Similarly, Polovich and Martin [24] in a study among nurses (n = 330) concluded that while nurses have adopted gloving for handling hazardous drugs, the use of protective gown remained low. In our study, while 85.9% of nurses were aware that protective gowns should be worn during preparation and administration, only 21% always wear it, and 53% do that very occasionally. Unfortunately, 26% have never worn protective gowns. These findings further support the fact that the nurses do not adhere to the guideline, and the reasons may be partly due to inadequate provision of personal protective equipment (PPE) by some employers as well as nonenforcement of use. It is very critical that employers provide the necessary PPE in the oncology units.

Safe handling of chemotherapy also requires that the drugs should be prepared in designated treatment areas. In the current study, 25% have never prepared medication in a designated area, suggesting high risk of environmental contamination. Polovich and Clark [25] reported environmental contamination with chemotherapeutic drugs, partly due to poor nursing compliance to guidelines. This indicates a gap between evidence-based recommendation and actual practice. Literature explained that although policies regarding safety standards are in place in some facilities, they are not usually mandatory and therefore may not be enforced. This may possibly explain the variability in practice among nurses in our study. In addition, it is possible that some nurses may not fully appreciate their own health risk when handling chemotherapy or maybe having perceptions of a low probability of immediate injury.[26] Moreover, authors have observed that most policies and protocols in practice are geared toward patient safety and not personnel.[27],[28] A common example is the American Society of Clinical Oncology and the Oncology Nursing Society standards for chemotherapy administration. These protocols focus on patients' safety and not nursing exposure. It can, therefore, be inferred from different studies that inadequate education and experience may contribute to unnecessary exposure.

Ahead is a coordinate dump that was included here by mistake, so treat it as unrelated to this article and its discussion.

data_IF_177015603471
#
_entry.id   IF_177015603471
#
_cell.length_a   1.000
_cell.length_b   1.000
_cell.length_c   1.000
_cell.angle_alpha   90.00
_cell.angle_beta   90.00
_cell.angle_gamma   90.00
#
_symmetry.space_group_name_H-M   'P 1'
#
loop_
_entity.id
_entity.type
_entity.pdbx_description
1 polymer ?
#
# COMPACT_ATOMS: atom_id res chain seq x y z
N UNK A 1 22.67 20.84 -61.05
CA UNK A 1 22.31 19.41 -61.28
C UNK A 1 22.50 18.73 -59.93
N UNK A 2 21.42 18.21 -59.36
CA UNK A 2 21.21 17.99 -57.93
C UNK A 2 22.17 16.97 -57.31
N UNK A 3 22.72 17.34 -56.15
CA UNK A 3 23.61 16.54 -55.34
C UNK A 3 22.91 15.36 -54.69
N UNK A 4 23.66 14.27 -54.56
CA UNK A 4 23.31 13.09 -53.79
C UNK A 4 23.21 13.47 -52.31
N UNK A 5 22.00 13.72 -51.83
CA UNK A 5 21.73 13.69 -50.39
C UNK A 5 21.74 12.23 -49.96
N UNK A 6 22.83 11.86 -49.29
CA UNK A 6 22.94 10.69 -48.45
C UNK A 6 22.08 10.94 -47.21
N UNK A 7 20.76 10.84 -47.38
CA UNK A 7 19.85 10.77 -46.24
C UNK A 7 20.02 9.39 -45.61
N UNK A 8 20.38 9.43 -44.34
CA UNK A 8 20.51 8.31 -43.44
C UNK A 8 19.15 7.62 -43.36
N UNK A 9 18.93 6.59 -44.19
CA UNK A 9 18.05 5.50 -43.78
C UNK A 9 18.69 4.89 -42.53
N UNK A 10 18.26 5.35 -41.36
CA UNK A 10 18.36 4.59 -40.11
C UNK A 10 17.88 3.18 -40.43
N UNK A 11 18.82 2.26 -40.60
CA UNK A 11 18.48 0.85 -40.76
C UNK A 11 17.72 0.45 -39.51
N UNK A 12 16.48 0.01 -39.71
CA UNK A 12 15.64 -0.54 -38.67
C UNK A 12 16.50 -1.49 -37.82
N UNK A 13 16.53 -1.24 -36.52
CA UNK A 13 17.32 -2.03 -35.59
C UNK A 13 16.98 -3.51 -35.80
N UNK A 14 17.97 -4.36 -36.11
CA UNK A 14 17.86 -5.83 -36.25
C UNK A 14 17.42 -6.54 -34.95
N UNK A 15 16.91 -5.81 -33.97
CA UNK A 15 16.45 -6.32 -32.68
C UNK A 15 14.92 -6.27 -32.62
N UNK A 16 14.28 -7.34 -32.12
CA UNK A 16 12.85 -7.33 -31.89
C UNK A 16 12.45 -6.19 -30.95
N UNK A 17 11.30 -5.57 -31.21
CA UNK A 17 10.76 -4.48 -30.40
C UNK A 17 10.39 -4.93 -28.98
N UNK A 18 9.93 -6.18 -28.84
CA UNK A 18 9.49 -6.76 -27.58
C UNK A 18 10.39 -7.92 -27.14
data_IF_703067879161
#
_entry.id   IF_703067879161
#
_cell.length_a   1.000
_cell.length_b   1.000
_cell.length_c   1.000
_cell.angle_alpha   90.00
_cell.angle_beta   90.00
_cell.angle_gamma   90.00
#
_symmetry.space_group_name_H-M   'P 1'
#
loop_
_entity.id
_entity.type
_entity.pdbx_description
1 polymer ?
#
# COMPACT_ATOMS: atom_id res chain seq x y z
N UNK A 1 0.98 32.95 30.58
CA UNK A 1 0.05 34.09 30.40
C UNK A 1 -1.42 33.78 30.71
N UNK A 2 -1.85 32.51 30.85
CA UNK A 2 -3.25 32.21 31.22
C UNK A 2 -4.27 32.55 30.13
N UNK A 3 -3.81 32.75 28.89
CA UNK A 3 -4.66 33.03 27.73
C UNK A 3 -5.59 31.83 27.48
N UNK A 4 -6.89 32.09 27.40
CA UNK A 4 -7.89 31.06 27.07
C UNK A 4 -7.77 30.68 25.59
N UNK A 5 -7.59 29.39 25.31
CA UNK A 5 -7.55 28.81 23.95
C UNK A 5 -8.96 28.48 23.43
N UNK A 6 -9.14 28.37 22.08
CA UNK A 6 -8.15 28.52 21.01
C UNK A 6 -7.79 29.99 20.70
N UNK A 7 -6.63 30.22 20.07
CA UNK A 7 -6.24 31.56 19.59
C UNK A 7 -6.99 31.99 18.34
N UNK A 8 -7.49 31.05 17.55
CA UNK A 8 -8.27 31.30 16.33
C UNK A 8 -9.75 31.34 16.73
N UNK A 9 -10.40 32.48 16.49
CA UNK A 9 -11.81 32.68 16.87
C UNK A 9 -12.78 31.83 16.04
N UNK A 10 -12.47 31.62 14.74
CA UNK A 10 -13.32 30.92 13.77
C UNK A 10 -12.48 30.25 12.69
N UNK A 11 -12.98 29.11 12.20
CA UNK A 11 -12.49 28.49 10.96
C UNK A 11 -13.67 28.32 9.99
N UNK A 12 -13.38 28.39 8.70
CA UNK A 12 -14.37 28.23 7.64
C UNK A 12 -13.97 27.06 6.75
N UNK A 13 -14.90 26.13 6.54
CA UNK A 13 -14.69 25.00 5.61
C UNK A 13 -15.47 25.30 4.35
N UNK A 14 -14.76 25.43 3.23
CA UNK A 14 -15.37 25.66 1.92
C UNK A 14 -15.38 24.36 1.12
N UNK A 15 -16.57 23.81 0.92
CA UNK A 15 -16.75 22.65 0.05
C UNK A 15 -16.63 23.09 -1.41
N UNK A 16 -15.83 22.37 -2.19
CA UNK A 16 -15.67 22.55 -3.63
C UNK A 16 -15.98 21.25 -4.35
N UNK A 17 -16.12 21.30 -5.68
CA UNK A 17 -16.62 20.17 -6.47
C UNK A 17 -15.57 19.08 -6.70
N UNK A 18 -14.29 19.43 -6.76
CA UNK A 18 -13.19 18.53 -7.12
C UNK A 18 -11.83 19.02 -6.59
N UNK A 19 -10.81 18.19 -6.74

The current study was based on protection motivation theory.[29] The theory postulates that the intention to protect oneself depends on an individual's perceived severity of the threat, perceived vulnerability, perceived efficacy, and perceived self-efficacy. It follows that an appraisal of one's vulnerability and estimation (threat appraisal) of the seriousness of a disease determines the protective actions and the response efficacy and self-efficacy (coping appraisal). In relation to nurses' knowledge of chemotherapy and patterns of occupational safety, the theory suggests that a negative health condition or side effect can be avoided if nurses have an adequate understanding of the principles, practice, and safe handling protocols of chemotherapeutic agents. Nurses' appraisal of their perceived vulnerability and severity of side effects also greatly determines their motivation to protect self (protective motivation). Connor and Eisenberg [26] explained that inadequate use of protective measures among nurses is a reflection of perceptions of their low probability of immediate injury when handling these agents.

Another study among nurses [30] who mix and administer antineoplastic agents (n = 632) corroborates this position. According to the authors, 25% were not using PPE because they did not believe they were exposed to danger. In yet another study (n = 500) among nurses in oncology outpatients,[31] findings indicated that 50% believed that the drugs were minimally hazardous while 5% described the drugs as not hazardous. In our study, although we did not examine directly the nurses' perception of their vulnerability to exposure to hazard, our findings suggest a low perception of their vulnerability. This is because assessment of pattern of the use of PPE indicated that only 21% always use protective aprons and gowns during preparation and administration.

It may be argued therefore that when nurses possess adequate knowledge of chemotherapy preparation, handling, and administration processes, it will facilitate effective appraisal of extent of vulnerability and severity of the potential side effects. This, therefore, drives a positive coping appraisal that will culminate into appropriate motivation for consistent personal protection.

  Conclusion Top

The findings of the study correctly accentuate the need for continuous and periodic update of knowledge about chemotherapy and its administration guidelines. Findings in this setting indicate an urgent need for prevention of exposure and adverse effects among nurses and patients through consistent supply of occupational protective measures and monitoring in all oncology units.

We recommend that the future research should explore oncology nursing training of respondents as well as involve more centers, to provide evidence to support policy enactment.

Financial support and sponsorship


Conflicts of interest

There are no conflicts of interest.

  References Top

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  [Figure 1], [Figure 2]

  [Table 1], [Table 2], [Table 3], [Table 4], [Table 5]